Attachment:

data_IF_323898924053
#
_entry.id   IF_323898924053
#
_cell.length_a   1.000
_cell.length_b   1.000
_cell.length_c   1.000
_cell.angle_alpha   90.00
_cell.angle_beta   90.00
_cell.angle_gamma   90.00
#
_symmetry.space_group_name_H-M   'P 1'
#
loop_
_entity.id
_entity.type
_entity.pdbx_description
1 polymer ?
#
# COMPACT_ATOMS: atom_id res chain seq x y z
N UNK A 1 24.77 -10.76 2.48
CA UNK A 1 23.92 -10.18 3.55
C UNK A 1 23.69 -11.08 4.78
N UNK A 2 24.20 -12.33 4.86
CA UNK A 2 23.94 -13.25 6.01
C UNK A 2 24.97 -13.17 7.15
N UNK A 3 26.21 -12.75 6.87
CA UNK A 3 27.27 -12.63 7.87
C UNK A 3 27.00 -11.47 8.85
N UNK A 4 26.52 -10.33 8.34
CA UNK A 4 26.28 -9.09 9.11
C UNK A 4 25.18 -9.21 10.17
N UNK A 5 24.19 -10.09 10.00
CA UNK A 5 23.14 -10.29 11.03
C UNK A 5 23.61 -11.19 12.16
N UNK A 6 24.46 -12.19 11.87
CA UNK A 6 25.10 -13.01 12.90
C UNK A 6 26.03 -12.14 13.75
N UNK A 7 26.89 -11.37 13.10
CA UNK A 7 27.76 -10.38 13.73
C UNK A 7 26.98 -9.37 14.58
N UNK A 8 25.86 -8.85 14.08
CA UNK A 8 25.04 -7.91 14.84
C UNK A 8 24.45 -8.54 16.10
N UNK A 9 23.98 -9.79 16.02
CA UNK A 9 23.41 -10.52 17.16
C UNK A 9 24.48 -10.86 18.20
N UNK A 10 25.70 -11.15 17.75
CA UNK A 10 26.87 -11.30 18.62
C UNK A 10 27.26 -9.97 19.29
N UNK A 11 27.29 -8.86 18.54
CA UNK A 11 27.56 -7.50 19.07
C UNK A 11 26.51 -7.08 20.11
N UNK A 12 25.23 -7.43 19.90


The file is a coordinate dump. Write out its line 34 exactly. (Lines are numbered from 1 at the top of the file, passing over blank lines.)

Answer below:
CA UNK A 5 23.14 -10.29 11.03